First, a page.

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SELF-SERVE OPERATIONS TECHNOLOGIES UPDATE FIND OUT WHAT ADDITIONS HAVE INCREASED WASH SALES AND PUSHED PROFITABILITY
In any market, learning as much as possible about new technologies can help small business owners become more competent, competitive and profitable. Updated equipment options in the carwash market frequently offer a one-two punch that can help overall business. The first advantage provided will be increased performance pushed by upgrades. The other positive will be offering customers the added adaptability of new services. The self-serve carwash market has seen a number of new and popular features added to bays over the past decade. Today, self-serve washing has evolved past a handful of quarters, a coat of soap and a quick rinse. Automated payment systems and an array of new options have made customers want to spend more time in wash bays. Find out how the latest generation of self-serve wash equipment can further attract customers and drive overall profitability.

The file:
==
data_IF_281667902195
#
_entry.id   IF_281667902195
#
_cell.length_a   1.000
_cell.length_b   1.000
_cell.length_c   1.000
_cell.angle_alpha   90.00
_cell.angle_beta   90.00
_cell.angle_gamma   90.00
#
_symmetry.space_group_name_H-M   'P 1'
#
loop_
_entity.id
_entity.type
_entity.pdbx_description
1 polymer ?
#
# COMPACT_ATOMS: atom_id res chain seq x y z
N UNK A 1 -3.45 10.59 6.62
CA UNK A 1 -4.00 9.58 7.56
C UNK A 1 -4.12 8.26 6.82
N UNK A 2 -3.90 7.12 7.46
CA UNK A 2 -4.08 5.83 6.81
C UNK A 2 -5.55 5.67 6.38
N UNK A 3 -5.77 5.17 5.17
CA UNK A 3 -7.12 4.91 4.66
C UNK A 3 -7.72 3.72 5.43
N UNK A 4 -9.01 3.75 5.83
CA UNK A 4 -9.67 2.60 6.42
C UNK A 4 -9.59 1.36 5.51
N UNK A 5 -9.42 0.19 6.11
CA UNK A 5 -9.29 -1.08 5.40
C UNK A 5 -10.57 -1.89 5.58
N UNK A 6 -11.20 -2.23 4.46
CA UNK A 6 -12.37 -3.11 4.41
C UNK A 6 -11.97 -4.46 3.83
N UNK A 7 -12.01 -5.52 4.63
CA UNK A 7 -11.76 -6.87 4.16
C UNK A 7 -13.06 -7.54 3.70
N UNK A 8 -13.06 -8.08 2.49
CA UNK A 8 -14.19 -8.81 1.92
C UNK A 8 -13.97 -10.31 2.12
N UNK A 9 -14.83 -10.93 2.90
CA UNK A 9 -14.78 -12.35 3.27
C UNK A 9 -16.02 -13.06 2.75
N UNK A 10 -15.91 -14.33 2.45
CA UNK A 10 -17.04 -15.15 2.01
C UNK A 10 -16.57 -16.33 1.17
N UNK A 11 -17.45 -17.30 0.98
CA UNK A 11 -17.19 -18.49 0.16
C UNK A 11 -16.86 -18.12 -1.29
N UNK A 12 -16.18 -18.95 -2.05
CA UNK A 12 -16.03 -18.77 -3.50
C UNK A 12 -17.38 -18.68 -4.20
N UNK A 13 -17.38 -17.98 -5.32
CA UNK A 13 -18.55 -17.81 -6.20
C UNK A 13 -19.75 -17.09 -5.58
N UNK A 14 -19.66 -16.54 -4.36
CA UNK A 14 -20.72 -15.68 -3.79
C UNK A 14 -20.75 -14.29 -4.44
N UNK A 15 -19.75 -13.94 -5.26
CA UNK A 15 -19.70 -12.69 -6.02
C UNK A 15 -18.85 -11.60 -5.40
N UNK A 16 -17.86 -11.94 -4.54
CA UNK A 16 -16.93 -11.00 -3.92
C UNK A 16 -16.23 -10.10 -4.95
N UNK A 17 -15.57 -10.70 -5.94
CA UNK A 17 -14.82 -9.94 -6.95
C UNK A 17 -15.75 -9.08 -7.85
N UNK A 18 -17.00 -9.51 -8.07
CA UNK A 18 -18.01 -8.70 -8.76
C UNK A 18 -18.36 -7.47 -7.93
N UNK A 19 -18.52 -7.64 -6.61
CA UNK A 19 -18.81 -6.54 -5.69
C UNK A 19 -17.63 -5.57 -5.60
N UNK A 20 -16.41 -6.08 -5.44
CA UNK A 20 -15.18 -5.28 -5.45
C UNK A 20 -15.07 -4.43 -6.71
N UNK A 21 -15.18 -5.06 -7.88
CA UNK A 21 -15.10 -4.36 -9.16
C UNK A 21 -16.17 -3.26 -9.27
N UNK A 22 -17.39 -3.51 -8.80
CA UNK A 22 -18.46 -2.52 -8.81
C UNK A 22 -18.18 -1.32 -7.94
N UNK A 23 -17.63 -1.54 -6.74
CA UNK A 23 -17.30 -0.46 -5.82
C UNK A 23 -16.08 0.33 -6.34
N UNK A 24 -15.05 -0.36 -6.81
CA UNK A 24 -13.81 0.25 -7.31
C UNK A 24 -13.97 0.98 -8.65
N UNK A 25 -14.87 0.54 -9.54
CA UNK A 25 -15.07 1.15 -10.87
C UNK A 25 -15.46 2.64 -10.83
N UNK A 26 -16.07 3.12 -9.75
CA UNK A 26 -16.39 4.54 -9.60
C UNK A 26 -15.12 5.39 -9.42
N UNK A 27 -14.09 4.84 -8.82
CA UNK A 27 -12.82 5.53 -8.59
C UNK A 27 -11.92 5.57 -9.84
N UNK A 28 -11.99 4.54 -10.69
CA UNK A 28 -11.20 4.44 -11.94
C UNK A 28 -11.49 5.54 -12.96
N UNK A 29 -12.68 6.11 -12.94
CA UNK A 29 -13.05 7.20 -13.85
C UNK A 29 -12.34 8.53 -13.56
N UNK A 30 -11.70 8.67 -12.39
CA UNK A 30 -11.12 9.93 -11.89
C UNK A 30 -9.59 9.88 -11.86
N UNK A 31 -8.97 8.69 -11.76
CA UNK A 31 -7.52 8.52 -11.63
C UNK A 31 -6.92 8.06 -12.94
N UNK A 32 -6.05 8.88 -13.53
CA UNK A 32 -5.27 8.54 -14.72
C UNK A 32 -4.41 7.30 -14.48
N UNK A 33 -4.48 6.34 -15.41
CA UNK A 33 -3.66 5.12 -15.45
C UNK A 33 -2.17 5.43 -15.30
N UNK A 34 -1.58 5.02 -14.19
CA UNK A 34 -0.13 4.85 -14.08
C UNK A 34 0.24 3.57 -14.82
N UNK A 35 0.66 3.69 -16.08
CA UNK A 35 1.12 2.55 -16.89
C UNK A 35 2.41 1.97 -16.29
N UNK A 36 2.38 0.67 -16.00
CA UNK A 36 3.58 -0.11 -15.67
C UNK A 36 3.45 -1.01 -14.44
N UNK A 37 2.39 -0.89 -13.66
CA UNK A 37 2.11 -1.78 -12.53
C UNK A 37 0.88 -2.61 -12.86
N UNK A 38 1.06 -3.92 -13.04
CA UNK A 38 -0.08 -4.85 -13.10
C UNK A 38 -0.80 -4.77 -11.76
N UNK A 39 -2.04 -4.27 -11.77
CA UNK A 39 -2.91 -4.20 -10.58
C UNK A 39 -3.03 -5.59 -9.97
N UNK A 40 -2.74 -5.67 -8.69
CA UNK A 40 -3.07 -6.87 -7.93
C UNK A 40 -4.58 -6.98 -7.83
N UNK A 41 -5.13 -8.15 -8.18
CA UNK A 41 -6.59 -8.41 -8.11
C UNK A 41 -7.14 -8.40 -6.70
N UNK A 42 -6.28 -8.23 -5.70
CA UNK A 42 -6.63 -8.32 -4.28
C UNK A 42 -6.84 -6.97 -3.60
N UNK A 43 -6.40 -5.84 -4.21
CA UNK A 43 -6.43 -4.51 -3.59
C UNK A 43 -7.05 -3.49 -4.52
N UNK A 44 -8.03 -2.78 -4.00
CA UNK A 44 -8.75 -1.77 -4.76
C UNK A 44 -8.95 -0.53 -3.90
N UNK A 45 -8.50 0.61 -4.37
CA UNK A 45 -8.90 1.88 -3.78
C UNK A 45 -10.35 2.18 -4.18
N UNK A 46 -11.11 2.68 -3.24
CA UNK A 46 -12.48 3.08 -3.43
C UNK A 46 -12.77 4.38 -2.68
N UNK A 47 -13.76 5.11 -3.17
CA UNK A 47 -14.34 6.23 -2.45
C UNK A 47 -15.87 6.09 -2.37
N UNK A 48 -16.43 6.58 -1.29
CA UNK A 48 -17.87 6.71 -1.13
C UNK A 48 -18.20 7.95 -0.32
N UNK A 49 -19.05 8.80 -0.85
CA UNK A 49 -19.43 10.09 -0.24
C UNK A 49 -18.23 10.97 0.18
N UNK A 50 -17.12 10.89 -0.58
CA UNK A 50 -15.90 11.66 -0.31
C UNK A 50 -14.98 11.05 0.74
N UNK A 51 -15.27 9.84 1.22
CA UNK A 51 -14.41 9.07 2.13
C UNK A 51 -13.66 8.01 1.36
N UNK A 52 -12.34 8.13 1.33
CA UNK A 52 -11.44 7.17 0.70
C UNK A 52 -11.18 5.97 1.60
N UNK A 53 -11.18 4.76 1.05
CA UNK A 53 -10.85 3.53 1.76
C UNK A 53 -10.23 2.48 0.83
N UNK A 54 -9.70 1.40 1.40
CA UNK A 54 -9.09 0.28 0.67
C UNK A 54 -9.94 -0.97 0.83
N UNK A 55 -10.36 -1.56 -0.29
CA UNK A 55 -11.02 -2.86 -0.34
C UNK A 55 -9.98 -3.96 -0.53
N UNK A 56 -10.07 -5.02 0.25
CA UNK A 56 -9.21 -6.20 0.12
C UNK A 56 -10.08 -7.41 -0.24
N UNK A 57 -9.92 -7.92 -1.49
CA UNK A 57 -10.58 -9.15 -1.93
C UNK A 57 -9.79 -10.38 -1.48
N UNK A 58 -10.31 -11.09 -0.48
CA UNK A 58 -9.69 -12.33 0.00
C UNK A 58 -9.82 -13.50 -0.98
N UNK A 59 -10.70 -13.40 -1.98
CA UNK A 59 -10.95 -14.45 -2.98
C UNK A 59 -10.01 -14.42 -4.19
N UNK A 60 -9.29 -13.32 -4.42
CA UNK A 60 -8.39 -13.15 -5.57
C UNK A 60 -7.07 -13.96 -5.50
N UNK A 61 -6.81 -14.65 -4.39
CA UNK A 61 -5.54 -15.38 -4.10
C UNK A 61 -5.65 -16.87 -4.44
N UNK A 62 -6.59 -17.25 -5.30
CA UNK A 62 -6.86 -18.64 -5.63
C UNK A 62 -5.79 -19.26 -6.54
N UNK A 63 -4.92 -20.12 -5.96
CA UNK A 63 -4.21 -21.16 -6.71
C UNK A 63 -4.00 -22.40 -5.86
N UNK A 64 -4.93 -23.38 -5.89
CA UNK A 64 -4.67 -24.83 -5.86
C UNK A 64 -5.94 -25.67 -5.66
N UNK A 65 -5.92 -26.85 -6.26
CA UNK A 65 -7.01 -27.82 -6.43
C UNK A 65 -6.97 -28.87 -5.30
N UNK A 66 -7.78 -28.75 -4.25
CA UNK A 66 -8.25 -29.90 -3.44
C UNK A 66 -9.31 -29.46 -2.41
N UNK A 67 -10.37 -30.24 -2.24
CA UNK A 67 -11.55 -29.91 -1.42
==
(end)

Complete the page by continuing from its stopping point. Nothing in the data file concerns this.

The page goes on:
There will always be a segment of vehicle owners that prefer the do-it-yourself aspect of self-serve carwashes,
according to Larry McCarty, vice president of U.S. sales with Mark VII. Many love to “baby their ride,” and while rollover systems and tunnel carwashes provide great results, these customers like the satisfaction of washing their own vehicles. This includes applying the different products to the vehicle and controlling the high-pressure spray to achieve a quality clean. “Self-serve carwash operators who make sure each bay provides a quality clean by delivering plenty of soap with appealing colors and smells have noticed their wash volumes continue to increase,” McCarty continues. “By delivering visually appealing wash features, customers spend more time in the bay, resulting in higher profits.” Trent Walter, owner/CEO of National Pride Equipment, agrees that there will always be a place in the market for the do-it-yourself customers. Thus, self-serve operators should drive value by using competitive pricing and convenience factors as well as by keeping a well-maintained wash. Customers like “new” items, so constantly reinventing a business with add-on services, new chemicals, updated payment methods and effective marketing will help a location maintain market share in the self-serve segment.
ADDING PAYMENT OPTIONS
To date, the most popular add-on feature for self service washes has been equipment that allows payment via a credit card swipe, Walter reveals. Both customers and